Despite Waterloo Region being in the midst of yet another COVID-19 wave, there will be no new mask mandate, indicates the region’s top doctor.
“I think what we have to do is take a look at the context that we’re currently in. Because of the level of immunity that has built up over time, because we continue to have vaccines that are effective and have more and better treatments, Ontario, like every other province, has lifted the measures that they have put in place that impact the society at large. … In places like hospitals and long-term care there continue to be more stringent measures than there are for the general population,” said medical officer of health Dr. Hsiu-Li Wang.
As the region follows the provincial lead, Wang will not be recommending a return to the state of emergency that was lifted in May.
“I would continue to try to recommend measures that are commensurate with the level of risk that we’re seeing overall. The original measures were really aimed at the general population and the emergency declaration was lifted later, but it was just a declaration. The actual measures such as the regional mask mandate, and other measures, we really didn’t have any other measures because the other ones were provincial,” she said.
As of July 15 the region had 46 patients in hospital with COVID-19, up from 15 on July 1. Active cases increased to 297 from 27 on July 8, while outbreaks increased by eight to 23 in that same timeframe. That includes 13 in long-term care or retirement homes, and three in hospitals. There were two more deaths reported earlier this week, bringing the total to 431 since the pandemic began.
The province last month switched to weekly rather than daily updates of pandemic-related numbers, with the most recent update on July 9 showing a seven-day rolling average of 1,196 cases across Ontario.
According to provincial chief medical officer Dr. Kieran Moore, however, the actual number of active cases is likely a lot higher.
“Our PCR testing is not representative of the true actual count. I think you could use a multiplier of three or four times the actual case count,” Moore said at a media briefing last week, his first since April 11.
“We have 1,500 today, we could anticipate at least 5,000 Ontarians carrying the virus today,” he said.
While Moore acknowledge that Ontario is in the midst of its seventh wave, the province is experiencing a slower trajectory compared to previous waves.
“We expect to see the peak of this activity in the next two weeks. Our ability to keep this wave in check is in large part [because of the high] vaccination rates and the availability of effective treatments and therapeutics,” he said.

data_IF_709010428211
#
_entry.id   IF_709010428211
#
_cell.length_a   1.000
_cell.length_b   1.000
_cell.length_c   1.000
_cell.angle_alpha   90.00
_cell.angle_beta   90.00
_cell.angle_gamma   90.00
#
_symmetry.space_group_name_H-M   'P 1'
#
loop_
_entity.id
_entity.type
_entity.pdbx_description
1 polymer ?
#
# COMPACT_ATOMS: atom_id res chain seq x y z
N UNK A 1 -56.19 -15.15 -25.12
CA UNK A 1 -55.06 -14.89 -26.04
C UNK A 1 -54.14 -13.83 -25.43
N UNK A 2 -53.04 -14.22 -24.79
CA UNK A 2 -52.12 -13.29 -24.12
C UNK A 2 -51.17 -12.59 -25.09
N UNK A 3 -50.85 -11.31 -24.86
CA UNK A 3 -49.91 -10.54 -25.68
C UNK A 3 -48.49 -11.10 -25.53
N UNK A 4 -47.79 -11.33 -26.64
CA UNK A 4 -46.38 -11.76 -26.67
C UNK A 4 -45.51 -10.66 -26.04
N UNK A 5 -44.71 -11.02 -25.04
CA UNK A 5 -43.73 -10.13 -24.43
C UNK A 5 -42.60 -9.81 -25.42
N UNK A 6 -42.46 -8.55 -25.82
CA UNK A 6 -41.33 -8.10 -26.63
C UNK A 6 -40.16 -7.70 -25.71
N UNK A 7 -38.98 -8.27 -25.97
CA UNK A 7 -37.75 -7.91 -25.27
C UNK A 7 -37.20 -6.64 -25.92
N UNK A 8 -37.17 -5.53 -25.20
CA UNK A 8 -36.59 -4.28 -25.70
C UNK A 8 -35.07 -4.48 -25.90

Moore’s briefing was followed two days later by the opening of second boosters shots to all Ontarians aged 18-59.
While Moore encouraged the most vulnerable people in the province to get another booster, he said it is more of a personal choice for healthy individuals.
“For the general healthy individual … at this point if they’ve had their two-dose initial primer and a first booster, we know your level of protection is going to be very good in the next several months. And I would advise that it’s not absolutely necessary at this point in that you can wait for the all booster dose at that point,” Moore said.
That fall booster will likely be specifically targeted to the Omicron variant, though which subvariant remains an unknown, he added.
Wang acknowledged the change in messaging regarding the choice to get another booster dose.
“Before we used to say ‘you’re eligible for this, and automatically we also recommend that you get this’ but as time goes on, we learn more about COVID and the vaccines, how the vaccine responds to new variants and what we’re seeing is that the waning of the protectiveness, it’s not equal amongst everyone,” she said.
“Those that are older or have underlying health conditions or both are more susceptible not only to more severe outcomes, but they’re also more susceptible to this waning of immunity over time. And so that’s why it is open to everyone 18-plus to get their second booster, and I would like everyone to consider getting their second booster but it is really highly recommended for those that are older or immunocompromised to get all boosters that are out there and recommended for them,” she added.
As of last week, 9.1 per cent of region residents have received a second booster. While the rollout is currently taking place in pharmacies and clinics across the region, the mobile vaccine bus will return again soon, Wang said.